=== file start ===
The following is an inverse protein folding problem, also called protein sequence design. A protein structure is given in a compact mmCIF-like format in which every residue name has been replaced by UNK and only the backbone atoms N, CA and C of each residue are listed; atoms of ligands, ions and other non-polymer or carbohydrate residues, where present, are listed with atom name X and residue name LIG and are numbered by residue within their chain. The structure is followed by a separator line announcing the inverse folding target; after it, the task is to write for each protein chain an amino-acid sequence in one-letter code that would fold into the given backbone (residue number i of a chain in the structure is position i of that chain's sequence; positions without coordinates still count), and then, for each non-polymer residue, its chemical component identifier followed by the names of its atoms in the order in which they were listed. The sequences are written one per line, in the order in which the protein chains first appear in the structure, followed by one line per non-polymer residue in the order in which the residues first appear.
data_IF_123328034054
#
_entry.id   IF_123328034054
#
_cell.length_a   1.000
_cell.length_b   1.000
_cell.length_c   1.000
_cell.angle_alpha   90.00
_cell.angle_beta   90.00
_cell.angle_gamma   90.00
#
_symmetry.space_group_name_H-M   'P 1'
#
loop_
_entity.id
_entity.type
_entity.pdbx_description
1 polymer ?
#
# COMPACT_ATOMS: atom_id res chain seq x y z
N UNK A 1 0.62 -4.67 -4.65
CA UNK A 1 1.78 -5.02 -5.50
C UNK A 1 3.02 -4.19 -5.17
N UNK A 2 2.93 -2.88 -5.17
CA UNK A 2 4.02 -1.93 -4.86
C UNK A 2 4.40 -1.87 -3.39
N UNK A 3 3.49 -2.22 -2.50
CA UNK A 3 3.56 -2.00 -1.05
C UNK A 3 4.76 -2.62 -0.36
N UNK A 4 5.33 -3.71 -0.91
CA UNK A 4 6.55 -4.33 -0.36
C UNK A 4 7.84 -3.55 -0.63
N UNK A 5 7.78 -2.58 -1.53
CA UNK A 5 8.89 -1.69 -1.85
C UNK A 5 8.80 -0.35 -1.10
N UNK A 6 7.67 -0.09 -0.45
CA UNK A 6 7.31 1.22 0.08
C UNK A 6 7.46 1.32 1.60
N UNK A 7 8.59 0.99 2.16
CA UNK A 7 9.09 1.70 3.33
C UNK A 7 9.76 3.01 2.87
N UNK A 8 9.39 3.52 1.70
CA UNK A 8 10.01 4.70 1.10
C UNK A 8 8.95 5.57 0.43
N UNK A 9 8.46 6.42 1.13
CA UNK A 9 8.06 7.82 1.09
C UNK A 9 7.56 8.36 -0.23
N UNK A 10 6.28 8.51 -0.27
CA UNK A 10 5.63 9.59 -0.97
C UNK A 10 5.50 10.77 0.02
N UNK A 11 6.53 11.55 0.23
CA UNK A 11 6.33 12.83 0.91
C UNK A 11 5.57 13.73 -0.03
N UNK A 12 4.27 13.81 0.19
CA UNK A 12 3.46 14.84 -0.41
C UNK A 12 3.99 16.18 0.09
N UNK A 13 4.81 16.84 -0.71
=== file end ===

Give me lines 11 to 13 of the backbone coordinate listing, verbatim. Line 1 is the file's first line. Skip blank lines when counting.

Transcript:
_cell.angle_gamma   90.00
#
_symmetry.space_group_name_H-M   'P 1'